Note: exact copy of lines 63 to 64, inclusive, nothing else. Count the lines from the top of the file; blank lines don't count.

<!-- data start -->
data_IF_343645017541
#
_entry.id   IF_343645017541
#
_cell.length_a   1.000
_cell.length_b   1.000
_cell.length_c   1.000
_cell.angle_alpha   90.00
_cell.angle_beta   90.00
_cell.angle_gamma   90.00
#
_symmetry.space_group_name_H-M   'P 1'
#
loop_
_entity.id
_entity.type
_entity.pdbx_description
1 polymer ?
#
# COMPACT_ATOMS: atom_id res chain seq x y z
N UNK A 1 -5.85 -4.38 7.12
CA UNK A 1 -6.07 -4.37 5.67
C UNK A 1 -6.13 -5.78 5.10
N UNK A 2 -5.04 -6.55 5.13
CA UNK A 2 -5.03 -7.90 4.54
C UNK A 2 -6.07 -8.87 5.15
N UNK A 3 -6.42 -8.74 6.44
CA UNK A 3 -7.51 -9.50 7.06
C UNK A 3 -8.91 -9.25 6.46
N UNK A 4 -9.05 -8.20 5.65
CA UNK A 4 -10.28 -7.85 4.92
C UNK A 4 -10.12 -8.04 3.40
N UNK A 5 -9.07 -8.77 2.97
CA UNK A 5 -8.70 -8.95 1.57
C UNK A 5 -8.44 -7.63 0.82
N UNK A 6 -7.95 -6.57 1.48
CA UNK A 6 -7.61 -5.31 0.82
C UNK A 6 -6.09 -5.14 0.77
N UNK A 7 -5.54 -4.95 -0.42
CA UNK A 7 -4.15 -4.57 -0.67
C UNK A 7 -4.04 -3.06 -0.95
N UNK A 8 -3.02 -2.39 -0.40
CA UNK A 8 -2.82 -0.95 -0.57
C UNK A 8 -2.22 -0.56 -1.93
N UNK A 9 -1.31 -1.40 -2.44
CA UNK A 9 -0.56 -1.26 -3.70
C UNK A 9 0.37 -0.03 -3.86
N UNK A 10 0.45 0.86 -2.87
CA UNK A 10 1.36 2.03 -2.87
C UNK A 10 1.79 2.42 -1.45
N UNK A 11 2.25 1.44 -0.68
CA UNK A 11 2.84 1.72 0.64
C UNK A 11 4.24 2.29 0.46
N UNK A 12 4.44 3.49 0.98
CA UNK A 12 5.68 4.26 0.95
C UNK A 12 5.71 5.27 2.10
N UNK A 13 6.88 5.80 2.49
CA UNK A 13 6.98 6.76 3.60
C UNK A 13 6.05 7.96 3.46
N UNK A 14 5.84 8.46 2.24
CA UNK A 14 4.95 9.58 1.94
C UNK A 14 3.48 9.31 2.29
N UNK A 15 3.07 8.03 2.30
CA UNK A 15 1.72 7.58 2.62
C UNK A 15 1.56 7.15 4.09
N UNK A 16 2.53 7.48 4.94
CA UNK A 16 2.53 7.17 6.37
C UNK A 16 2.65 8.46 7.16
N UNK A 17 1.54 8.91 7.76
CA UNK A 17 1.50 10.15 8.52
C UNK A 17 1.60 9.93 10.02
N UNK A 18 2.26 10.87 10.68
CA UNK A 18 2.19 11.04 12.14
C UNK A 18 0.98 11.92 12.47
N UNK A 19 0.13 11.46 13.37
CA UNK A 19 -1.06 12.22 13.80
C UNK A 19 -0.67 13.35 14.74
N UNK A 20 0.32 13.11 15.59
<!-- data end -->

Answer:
N UNK A 15 3.07 8.03 2.30
CA UNK A 15 1.72 7.58 2.62